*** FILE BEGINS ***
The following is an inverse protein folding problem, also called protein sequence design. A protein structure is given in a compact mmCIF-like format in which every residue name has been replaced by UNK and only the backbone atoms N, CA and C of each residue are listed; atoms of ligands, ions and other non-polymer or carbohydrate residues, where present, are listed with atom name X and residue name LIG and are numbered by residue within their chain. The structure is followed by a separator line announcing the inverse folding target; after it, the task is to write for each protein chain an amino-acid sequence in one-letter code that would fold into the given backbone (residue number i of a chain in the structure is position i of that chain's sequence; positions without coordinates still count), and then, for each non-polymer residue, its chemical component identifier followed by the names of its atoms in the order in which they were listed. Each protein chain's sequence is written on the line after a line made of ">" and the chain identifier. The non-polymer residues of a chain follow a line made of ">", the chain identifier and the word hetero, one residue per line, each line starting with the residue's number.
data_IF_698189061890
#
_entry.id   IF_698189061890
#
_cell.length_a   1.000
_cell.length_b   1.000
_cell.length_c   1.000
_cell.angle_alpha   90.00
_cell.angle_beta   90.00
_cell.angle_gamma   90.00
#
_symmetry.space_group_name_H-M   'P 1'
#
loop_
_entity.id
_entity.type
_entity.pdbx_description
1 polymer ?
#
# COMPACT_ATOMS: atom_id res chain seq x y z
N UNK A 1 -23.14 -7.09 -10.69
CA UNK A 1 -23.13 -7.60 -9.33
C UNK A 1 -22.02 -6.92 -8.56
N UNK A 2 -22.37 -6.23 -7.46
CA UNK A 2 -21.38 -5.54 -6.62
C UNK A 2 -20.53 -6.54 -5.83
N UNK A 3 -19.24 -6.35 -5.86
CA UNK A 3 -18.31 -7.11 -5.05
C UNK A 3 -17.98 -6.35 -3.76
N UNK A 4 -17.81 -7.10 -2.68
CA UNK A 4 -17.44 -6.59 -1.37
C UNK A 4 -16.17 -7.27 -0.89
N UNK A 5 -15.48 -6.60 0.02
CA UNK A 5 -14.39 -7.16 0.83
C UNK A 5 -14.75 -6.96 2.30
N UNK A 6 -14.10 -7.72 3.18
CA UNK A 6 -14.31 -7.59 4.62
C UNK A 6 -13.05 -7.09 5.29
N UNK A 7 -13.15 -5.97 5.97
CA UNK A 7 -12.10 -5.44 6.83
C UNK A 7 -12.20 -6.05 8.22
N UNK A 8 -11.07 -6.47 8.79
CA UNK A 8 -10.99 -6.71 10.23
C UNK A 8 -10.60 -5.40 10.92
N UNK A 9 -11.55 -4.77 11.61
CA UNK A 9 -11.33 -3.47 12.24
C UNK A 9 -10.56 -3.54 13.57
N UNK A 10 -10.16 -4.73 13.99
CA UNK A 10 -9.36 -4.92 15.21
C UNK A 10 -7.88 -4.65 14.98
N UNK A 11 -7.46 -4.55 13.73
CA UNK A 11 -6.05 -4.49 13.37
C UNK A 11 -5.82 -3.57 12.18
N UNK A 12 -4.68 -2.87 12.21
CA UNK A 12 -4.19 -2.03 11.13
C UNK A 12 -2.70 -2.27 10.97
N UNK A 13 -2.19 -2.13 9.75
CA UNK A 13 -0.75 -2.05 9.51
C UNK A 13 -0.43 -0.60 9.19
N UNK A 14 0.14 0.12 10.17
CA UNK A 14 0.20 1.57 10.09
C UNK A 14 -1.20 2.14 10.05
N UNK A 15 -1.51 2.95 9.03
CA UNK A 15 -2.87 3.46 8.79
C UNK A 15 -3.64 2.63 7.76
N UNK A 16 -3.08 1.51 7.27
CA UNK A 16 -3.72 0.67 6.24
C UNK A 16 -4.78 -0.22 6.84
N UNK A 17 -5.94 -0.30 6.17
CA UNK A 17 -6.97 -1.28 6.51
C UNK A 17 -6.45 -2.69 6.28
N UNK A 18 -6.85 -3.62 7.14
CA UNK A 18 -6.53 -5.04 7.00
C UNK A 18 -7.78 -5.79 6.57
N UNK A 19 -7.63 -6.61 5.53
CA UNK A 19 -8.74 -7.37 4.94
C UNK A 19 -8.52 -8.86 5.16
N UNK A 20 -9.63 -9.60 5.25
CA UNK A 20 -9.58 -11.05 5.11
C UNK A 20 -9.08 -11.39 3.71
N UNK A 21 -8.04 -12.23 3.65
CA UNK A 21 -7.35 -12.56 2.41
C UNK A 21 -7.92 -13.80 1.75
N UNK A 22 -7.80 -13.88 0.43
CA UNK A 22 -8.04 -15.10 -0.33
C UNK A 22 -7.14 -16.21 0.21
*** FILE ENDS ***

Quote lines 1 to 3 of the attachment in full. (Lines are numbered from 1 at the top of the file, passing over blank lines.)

The following is an inverse protein folding problem, also called protein sequence design. A protein structure is given in a compact mmCIF-like format in which every residue name has been replaced by UNK and only the backbone atoms N, CA and C of each residue are listed; atoms of ligands, ions and other non-polymer or carbohydrate residues, where present, are listed with atom name X and residue name LIG and are numbered by residue within their chain. The structure is followed by a separator line announcing the inverse folding target; after it, the task is to write for each protein chain an amino-acid sequence in one-letter code that would fold into the given backbone (residue number i of a chain in the structure is position i of that chain's sequence; positions without coordinates still count), and then, for each non-polymer residue, its chemical component identifier followed by the names of its atoms in the order in which they were listed. Each protein chain's sequence is written on the line after a line made of ">" and the chain identifier. The non-polymer residues of a chain follow a line made of ">", the chain identifier and the word hetero, one residue per line, each line starting with the residue's number.
data_IF_698189061890
#